this week he wanted to irritate unvaccinated people by making their lives so
complicated they would end up getting jabbed. Unvaccinated people were
irresponsible and unworthy of being considered citizens, he added.
protesters retorted by adopting his slangy wording, chanting “We’ll piss
carried signs saying “No to the vaccine pass”, a reference to
Macron’s legislative push to require proof of vaccination to enter venues such
as cafes, bars and museums.
showed skirmishes between protesters and police at one site. Protesters also
rallied through the streets in Marseille, Nantes and Le Mans among other
remarks) were the last straw. We are not irresponsible,” said hospital
administrator Virginie Houget, who has avoided a mandatory vaccine order for
health workers because she caught COVID-19 late last year.
protesters accuse Macron of trampling on their freedoms and treating citizens
unequally. He says freedoms carry responsibilities that include protecting the
health of others.
recorded more than 300,000 new coronavirus infections for the second time in a
week on Friday. Hospitalisations, including COVID-19 patients in intensive care
(ICU), are rising steadily, putting the healthcare system under strain.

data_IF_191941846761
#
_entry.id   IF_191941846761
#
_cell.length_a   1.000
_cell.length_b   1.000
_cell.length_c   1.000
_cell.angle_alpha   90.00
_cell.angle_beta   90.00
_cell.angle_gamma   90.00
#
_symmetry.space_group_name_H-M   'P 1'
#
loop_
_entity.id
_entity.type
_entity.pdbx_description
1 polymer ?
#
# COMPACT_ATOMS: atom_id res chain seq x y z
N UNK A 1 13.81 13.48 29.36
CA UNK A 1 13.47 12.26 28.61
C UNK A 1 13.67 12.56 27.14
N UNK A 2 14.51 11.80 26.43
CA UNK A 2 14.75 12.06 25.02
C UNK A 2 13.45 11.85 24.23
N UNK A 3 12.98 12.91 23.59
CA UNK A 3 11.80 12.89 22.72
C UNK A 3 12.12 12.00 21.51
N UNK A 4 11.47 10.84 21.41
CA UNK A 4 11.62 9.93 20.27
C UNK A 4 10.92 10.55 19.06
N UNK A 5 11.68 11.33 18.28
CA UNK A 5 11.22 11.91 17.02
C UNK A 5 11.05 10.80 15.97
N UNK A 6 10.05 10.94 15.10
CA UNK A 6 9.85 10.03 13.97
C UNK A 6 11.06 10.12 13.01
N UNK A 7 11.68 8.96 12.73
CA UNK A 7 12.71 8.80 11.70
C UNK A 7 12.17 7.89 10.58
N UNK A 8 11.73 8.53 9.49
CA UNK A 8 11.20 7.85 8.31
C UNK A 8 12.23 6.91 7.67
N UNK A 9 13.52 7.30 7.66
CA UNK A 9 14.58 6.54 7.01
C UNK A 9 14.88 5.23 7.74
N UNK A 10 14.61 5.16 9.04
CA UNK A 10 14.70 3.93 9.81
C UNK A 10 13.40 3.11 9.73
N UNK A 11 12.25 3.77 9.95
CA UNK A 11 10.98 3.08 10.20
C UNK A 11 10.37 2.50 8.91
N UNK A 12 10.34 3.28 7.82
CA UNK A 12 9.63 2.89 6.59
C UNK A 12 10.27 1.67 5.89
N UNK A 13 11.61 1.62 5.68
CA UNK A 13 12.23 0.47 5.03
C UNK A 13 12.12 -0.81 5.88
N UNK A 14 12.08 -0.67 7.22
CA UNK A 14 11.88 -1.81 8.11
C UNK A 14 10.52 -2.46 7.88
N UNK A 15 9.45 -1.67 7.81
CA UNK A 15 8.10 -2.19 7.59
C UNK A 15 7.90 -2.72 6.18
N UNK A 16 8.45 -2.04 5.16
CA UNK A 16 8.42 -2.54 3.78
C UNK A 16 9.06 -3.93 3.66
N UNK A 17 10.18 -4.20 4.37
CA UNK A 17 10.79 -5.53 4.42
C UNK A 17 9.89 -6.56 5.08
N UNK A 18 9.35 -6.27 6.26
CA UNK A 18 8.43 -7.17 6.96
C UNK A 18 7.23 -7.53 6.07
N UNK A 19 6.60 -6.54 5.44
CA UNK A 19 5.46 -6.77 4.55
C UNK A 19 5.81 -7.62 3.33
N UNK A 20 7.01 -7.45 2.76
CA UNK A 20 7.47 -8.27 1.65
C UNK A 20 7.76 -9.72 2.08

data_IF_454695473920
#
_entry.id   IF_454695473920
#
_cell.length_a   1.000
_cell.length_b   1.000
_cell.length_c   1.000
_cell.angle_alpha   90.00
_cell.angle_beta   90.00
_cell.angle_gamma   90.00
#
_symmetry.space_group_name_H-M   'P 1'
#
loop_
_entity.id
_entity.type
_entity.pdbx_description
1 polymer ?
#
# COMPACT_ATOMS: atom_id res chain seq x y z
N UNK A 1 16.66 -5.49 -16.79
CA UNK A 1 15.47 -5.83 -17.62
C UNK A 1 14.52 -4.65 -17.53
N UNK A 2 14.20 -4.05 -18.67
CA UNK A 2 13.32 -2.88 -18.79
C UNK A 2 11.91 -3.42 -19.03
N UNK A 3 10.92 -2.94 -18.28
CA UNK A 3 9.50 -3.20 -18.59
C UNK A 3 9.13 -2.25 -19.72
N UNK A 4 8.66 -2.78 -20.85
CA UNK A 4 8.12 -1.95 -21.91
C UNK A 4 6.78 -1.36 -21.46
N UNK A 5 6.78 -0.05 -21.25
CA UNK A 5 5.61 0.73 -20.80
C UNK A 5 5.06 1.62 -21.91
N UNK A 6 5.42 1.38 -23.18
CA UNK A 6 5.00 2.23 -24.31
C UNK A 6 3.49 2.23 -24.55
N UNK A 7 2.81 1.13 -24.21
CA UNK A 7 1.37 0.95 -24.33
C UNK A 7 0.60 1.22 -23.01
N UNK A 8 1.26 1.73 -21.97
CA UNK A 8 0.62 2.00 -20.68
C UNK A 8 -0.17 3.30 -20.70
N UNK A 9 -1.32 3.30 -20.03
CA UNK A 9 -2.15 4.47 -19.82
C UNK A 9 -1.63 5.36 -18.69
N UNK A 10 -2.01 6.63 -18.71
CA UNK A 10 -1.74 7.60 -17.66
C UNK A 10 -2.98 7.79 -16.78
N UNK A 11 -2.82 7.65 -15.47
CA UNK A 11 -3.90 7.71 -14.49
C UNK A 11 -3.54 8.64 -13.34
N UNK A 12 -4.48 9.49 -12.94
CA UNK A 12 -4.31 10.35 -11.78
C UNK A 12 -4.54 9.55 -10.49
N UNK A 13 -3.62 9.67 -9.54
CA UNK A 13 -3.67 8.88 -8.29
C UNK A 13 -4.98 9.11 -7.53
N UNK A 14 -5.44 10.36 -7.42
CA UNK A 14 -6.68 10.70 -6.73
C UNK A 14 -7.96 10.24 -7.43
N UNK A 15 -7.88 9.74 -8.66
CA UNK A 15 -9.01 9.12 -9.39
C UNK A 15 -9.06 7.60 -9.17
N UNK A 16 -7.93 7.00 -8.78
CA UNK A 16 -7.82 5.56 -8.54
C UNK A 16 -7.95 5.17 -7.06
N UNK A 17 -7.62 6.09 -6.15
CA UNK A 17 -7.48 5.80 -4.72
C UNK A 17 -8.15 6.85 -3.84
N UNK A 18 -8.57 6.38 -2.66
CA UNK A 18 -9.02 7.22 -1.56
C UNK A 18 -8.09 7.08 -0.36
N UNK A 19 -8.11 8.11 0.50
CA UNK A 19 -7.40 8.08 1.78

have reported that some 85 percent of ICU patients are not vaccinated against
COVID-19. Data shows that 90 percent of over-12s eligible for the COVID shot
are fully vaccinated.
France already have to show either proof of vaccination or a negative test to
enter restaurants and bars and use inter-regional trains. But with Omicron
infections surging, the government wants to drop the test option.
before a presidential election, Macron’s blunt language appeared to be calculated,
tapping into a mounting frustration against the unvaccinated.
challenger Valerie Pecresse said Macron was driving a wedge through the
country. Far-right candidate Eric Zemmour denounced what he called the
president’s puerile remarks.
capital’s streets, protesters accused Macron of politicising the pandemic ahead
of the election.
him to piss off drug dealers and criminals, not the average person,” said
one 55-year-old protester who requested anonymity because he runs a business.